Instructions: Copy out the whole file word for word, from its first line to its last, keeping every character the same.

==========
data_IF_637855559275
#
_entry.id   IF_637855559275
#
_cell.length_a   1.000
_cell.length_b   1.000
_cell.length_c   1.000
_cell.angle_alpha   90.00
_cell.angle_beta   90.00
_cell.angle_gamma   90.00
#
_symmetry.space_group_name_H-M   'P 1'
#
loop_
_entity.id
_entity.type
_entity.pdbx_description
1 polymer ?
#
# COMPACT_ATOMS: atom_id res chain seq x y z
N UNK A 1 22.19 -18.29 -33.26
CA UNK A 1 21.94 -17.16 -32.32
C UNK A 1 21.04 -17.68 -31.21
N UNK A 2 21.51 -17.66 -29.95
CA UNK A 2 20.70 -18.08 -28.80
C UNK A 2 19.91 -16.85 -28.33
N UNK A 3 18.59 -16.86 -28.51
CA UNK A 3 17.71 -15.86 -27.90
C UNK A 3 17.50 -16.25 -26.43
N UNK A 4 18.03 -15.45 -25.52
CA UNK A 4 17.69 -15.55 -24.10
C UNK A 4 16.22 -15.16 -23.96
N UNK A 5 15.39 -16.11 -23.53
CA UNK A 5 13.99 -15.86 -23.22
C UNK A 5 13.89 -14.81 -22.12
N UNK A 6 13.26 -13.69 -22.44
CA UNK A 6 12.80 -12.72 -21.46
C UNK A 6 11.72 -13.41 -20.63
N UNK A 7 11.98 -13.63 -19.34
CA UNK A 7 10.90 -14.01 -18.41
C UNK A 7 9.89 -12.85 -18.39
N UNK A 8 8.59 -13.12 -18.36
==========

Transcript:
data_IF_637855559275
#
_entry.id   IF_637855559275
#
_cell.length_a   1.000
_cell.length_b   1.000
_cell.length_c   1.000
_cell.angle_alpha   90.00
_cell.angle_beta   90.00
_cell.angle_gamma   90.00
#
_symmetry.space_group_name_H-M   'P 1'
#
loop_
_entity.id
_entity.type
_entity.pdbx_description
1 polymer ?
#
# COMPACT_ATOMS: atom_id res chain seq x y z
N UNK A 1 22.19 -18.29 -33.26
CA UNK A 1 21.94 -17.16 -32.32
C UNK A 1 21.04 -17.68 -31.21
N UNK A 2 21.51 -17.66 -29.95
CA UNK A 2 20.70 -18.08 -28.80
C UNK A 2 19.91 -16.85 -28.33
N UNK A 3 18.59 -16.86 -28.51
CA UNK A 3 17.71 -15.86 -27.90
C UNK A 3 17.50 -16.25 -26.43
N UNK A 4 18.03 -15.45 -25.52
CA UNK A 4 17.69 -15.55 -24.10
C UNK A 4 16.22 -15.16 -23.96
N UNK A 5 15.39 -16.11 -23.53
CA UNK A 5 13.99 -15.86 -23.22
C UNK A 5 13.89 -14.81 -22.12
N UNK A 6 13.26 -13.69 -22.44
CA UNK A 6 12.80 -12.72 -21.46
C UNK A 6 11.72 -13.41 -20.63
N UNK A 7 11.98 -13.63 -19.34
CA UNK A 7 10.90 -14.01 -18.41
C UNK A 7 9.89 -12.85 -18.39
N UNK A 8 8.59 -13.12 -18.36